We all need a healing touch. There is something in each of our lives that needs healing. What problem are you trying to conceal? What hurt are you trying to cover up? What prevents you from getting close to other people? Where do you need to be touched? What is your leprosy?
Naaman was the “Chairman of the Joint Chiefs of Staff” of his day. The military leader of one of the region’s most powerful nations, he was a definite candidate for Who’s Who in the World. He was the cream of the crop, lived among the upper crust, and caroused among the elite. The Bible says, “Naaman, commander of the army for the king of Aram, was a great man in his master’s sight and highly regarded because through him, the Lord had given victory to Aram. The man was a brave warrior . . .” (2 Kings 5:1). Did you hear those descriptive words? Don’t we all want people to use them of us? Commander. Great. Highly regarded. Victorious. Valiant. Here was a man that had power, position, and prestige. He was successful. He was a winner. He was wealthy. He was a hero. He was respected. He was admired. He was envied.
“But” – a three-letter conjunction. That small word changes everything.
Notice how first one concludes. “. . . but he had a skin disease” (2 Kings 5:1). He could think about all of his accomplishments; he could enjoy his power and position and prestige; he could admire his home and his wealth; but they all seemed to vanish as he stared into the mirror each day. Each time he looked at himself there was something looking back that defined his life. He was a leper, and nothing could change that fact.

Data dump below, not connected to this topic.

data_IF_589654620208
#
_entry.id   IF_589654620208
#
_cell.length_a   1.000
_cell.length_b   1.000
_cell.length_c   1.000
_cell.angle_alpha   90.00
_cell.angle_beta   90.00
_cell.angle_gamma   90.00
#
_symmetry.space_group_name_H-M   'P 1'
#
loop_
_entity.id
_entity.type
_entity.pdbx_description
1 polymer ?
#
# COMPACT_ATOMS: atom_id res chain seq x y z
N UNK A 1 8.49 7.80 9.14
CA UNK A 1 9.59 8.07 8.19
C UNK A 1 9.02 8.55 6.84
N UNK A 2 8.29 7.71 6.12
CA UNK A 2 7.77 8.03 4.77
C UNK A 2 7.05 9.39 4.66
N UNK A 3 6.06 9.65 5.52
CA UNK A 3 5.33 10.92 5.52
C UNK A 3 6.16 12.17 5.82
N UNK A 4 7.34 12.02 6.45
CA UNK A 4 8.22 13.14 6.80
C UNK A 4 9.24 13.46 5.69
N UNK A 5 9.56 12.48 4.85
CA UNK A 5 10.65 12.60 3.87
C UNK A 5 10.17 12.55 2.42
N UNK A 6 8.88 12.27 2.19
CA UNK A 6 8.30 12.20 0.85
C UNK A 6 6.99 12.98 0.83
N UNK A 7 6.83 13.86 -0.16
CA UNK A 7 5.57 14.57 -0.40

We will all face that word at some point in our lives, “we have run tests BUT we are sorry to say that …” Are we ready to face the bad news of sickness, disease and death? It’s coming we must be ready.
Consider Christopher Reeve. Movie star. Wealthy. Handsome. Winner of awards and honors. Respected, loved, and admired by adoring fans. But. Once he was known as Superman with the power to melt steel, leap tall buildings, and fly into the heavens, but now an aluminum wheelchair, earthbound, defines his life. He is a paraplegic, and presently nothing can change that fact.
The fact is Naaman was a leper. Leprosy was the Coronavirus of Naaman’s day. Lepers were isolated and humiliated. They were outcasts – the original untouchables. They were forced to wear torn clothing and shout, “Unclean, unclean!” anytime they encountered an uninfected person. Leprosy was the most feared disease of the day. It was extremely contagious and, in many cases, incurable. In its worst forms, leprosy led to death. Granted, Naaman’s leprosy was probably in its infant stage or a mild form. He had concealed it, but now his clothing would not cover it up. While people treated him respectfully, now it’s very likely that nobody would touch him. The lack of touch would hurt Naaman deeply.
Like Naaman we, too, long for meaningful touch. Why is it that when I am away from my wife and child, I long for their embrace? Why is that we squeeze the widow’s hand at her husband’s funeral? Why is that we sympathetically pat the shoulder of the defeated athlete? Why do we bear hug a long-lost friend? Why is that we hold our babies? Touch brings comfort. Touch conveys acceptance. Touch promotes health. Touch imparts wholeness.